The Reluctant Writer: Something Else to do When I Should Be Writing

December 25, 2009

Happiness, busy-ness, stillness, and peace — from Muddy Ford

Filed under: Christmas,New Brookland Tavern — cynthiaboiter @ 15:34
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All the members of the Boiter-Jolley clan enjoy the luxury of a happily busy life.  We’ve always been that way, even when Annie & Bonnie were little girls and their days were spent in ballet and orchestra and book club and t-ball, etc.  Now, as adults, they are busier than ever, just like me and Bob.   For us, sleep has always been something that we surrendered to — our beds seldom seeing us before 2 am.  There is just so much to do in the world — so much to see and enjoy — life doesn’t give us enough hours — we are forced to cheat time whenever we can.

But there are two days out of the year that we deemed sacred many years ago — days when we wear our pajamas all day and when the term busy just doesn’t apply.  Thanksgiving and Christmas Day.  On these days, the world doesn’t matter — there is an invisible force field between the Ford and the rest of civilization.  We eat when we’re ready — we wear what feels comfy — we do whatever we want.  It is nothing less than joyous and we have observed this special ritual of removing ourselves from the world on these two days for many, many years now.

But I don’t take it for granted.  My little girls have grown to women now.  One of them is in love and sharing a home with a beautiful boy.  The other will soon be out in the world, who knows where, sharing her gifts with a larger and unknown audience.  I am keenly aware of how lucky we have been to have kids who loved the home they grew up in as much as we loved watching them grow there.  But I am equally aware that someday soon, maybe even this year, the four of us will rise on Christmas morning for the last time as a family unit.  I don’t let myself think too much about the years gone by of footie pajamas and cookies left out for Santa, the letters left by the fireplace, the magic we had the pleasure of making once our girls were sleeping soundly in their beds.  Time is a mean and beautiful and hateful thing.  Sometimes it is best to just ignore it.

Because we have this year, this day — and it is glorious — I wish all of you a happy day of realizing the many beauties of your life — wherever you may find them.  Shut the world out if you can — immerse yourself in only the things that are meaningful to you.  Enjoy yourself.  Play.  If old traditions don’t work for you anymore — abandon them and make new ones.  Cultivate your own sense of happiness and peace.  It’s what we’re here for.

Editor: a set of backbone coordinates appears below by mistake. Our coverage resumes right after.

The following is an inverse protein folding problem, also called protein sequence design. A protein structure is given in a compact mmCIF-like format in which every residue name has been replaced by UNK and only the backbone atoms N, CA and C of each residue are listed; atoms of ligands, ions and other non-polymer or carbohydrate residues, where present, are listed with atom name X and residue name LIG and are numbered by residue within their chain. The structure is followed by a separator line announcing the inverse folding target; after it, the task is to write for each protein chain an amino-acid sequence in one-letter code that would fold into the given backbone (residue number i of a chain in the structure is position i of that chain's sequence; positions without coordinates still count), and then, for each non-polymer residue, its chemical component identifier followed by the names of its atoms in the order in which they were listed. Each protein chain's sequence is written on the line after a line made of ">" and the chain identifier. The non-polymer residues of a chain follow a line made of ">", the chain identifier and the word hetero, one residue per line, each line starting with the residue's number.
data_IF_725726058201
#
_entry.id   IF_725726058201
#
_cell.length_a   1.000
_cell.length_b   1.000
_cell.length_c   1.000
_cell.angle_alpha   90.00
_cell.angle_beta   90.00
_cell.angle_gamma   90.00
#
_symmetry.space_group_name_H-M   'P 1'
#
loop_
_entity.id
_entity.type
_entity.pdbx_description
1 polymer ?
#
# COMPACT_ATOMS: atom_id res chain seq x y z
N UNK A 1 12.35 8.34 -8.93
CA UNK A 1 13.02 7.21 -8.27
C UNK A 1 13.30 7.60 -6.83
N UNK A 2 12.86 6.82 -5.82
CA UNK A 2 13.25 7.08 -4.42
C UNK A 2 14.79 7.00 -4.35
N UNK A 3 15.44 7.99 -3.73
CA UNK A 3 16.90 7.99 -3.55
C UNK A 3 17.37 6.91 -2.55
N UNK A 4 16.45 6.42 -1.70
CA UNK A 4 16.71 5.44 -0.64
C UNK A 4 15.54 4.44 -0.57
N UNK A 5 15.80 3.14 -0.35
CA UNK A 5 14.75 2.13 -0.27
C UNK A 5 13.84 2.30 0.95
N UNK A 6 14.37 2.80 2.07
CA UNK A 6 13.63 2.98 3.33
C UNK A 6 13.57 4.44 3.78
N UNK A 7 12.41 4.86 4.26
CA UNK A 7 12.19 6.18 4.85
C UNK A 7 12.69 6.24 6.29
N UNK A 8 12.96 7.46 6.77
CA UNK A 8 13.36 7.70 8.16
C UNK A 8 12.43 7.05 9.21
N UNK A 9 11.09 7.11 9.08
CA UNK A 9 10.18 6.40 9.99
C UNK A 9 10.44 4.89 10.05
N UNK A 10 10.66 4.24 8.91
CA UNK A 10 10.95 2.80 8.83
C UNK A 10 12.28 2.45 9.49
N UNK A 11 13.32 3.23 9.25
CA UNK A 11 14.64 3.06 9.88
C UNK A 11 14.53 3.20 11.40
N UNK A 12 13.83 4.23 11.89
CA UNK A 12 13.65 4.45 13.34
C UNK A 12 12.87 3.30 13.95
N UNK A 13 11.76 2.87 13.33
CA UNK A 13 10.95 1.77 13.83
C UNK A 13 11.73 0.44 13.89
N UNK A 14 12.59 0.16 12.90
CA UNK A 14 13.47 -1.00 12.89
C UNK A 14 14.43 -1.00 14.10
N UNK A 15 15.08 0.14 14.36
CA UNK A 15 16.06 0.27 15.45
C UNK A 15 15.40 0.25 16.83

Merry Christmas from the gang at Muddy Ford.

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December 8, 2009

A Muddy Ford Christmas Celebration

Filed under: Christmas,Muddy Ford — cynthiaboiter @ 02:58
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I’m writing today still high on the raging Christmas Spirit so many good people were kind enough to share with me, my family, and one another last Saturday night at the annual Muddy Ford  Christmas throw down.  If you missed it this year … well, you just really missed out.

We started staging this event many years ago when the girls were still small, and it has grown in size and diversity ever since.  But one thing hasn’t changed — we do it all ourselves, with the help of a few brave friends, (thanks as always to Chuck and Kyle, and a new thanks this year to Carolyn and Mindy — cookie cookers extraordinaire), and that’s what makes it so special to us.  It is a joy.  A celebration of good fortune.  Our little prayer of thanks to the universe for giving us each other, good friends, a warm home, much love, and the knowledge that happiness is a state of being that should never be taken for granted.  We are lucky to be happy, and we know it.

I also think that the degree and intensity of happiness churning in our little home-place last Saturday might just have swelled the square footage of Muddy Ford ever so slightly — the ceilings certainly seemed a bit higher Sunday morning.  I’m not sure if it was Kristine’s cranberry walnut pie or Billy G’s chocolate-bacon-pecan cookie creations (still want the recipes to both of these, please), or if it was the gorgeous new ornaments Susan and Lee brought for our trees.  Bob’s brew was quite tasty, as was the beer that Anastasia and Roe brought and the wine too many folks showed up with, combined with what Ricky and Kaitlin had put together for us as well. There was quite a bit of age and beauty in the place (thanks to assorted dancers, college students, and beloved curmudgeons — you can decide for yourself if you fit in either or both of these categories), not to mention intellect, (if we could have gotten the academicians and intellectuals in the house to put down their glasses, we probably could have at least solved the climate crisis), and talent, (I think we had representatives from almost every arts medium — the aforementioned dance, sculpture, music, ceramics, painting, acting, textiles, poetry and prose).  There were happy old married couples, several new lovers, potential new lovers, a number of happily divorced singles, intentional singles, singles on the prowl, and quite a few matches I would have loved to have had the time to make — (the day is young, however).

Whatever the magical mystical combination of precious human contributions that came together to make the night such fun, I am just so appreciative.  Thanks to all who came out this year.  And to those of you who didn’t take that journey into the woods, there’s always next year — I hope we get to see you then.  (If we know you, you’re invited — you should all know that by now.)

So as Darion says, Joy to Your World — from the folks at Muddy Ford — those who come to visit, and those who come to stay.

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